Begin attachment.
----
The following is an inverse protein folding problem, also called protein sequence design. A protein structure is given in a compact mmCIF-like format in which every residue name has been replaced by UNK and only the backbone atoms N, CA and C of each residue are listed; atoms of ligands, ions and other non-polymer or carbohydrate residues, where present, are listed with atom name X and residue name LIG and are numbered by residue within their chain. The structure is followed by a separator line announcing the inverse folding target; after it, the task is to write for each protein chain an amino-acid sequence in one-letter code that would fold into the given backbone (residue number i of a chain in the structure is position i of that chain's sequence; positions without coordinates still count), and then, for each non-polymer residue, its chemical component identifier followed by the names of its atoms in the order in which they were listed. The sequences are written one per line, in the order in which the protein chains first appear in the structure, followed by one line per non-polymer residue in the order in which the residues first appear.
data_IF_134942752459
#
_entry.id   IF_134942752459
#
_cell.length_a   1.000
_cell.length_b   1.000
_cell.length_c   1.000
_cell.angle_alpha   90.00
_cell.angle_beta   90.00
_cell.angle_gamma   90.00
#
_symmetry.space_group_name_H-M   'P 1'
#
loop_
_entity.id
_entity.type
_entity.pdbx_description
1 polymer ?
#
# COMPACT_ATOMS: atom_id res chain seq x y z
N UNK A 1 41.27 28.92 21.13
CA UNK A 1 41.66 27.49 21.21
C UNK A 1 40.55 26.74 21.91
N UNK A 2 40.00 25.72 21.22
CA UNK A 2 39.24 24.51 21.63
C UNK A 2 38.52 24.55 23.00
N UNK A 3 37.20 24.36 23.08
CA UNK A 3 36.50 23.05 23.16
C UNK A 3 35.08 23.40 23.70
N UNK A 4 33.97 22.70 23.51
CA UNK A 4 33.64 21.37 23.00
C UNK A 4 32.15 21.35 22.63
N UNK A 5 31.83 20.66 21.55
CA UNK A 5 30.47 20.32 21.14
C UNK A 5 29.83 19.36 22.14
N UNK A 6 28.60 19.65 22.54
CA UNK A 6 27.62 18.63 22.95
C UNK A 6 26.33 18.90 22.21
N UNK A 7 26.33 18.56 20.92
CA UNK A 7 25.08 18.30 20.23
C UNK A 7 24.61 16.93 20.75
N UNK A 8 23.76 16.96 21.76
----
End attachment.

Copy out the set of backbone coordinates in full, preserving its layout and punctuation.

The following is an inverse protein folding problem, also called protein sequence design. A protein structure is given in a compact mmCIF-like format in which every residue name has been replaced by UNK and only the backbone atoms N, CA and C of each residue are listed; atoms of ligands, ions and other non-polymer or carbohydrate residues, where present, are listed with atom name X and residue name LIG and are numbered by residue within their chain. The structure is followed by a separator line announcing the inverse folding target; after it, the task is to write for each protein chain an amino-acid sequence in one-letter code that would fold into the given backbone (residue number i of a chain in the structure is position i of that chain's sequence; positions without coordinates still count), and then, for each non-polymer residue, its chemical component identifier followed by the names of its atoms in the order in which they were listed. The sequences are written one per line, in the order in which the protein chains first appear in the structure, followed by one line per non-polymer residue in the order in which the residues first appear.
data_IF_134942752459
#
_entry.id   IF_134942752459
#
_cell.length_a   1.000
_cell.length_b   1.000
_cell.length_c   1.000
_cell.angle_alpha   90.00
_cell.angle_beta   90.00
_cell.angle_gamma   90.00
#
_symmetry.space_group_name_H-M   'P 1'
#
loop_
_entity.id
_entity.type
_entity.pdbx_description
1 polymer ?
#
# COMPACT_ATOMS: atom_id res chain seq x y z
N UNK A 1 41.27 28.92 21.13
CA UNK A 1 41.66 27.49 21.21
C UNK A 1 40.55 26.74 21.91
N UNK A 2 40.00 25.72 21.22
CA UNK A 2 39.24 24.51 21.63
C UNK A 2 38.52 24.55 23.00
N UNK A 3 37.20 24.36 23.08
CA UNK A 3 36.50 23.05 23.16
C UNK A 3 35.08 23.40 23.70
N UNK A 4 33.97 22.70 23.51
CA UNK A 4 33.64 21.37 23.00
C UNK A 4 32.15 21.35 22.63
N UNK A 5 31.83 20.66 21.55
CA UNK A 5 30.47 20.32 21.14
C UNK A 5 29.83 19.36 22.14
N UNK A 6 28.60 19.65 22.54
CA UNK A 6 27.62 18.63 22.95
C UNK A 6 26.33 18.90 22.21
N UNK A 7 26.33 18.56 20.92
CA UNK A 7 25.08 18.30 20.23
C UNK A 7 24.61 16.93 20.75
N UNK A 8 23.76 16.96 21.76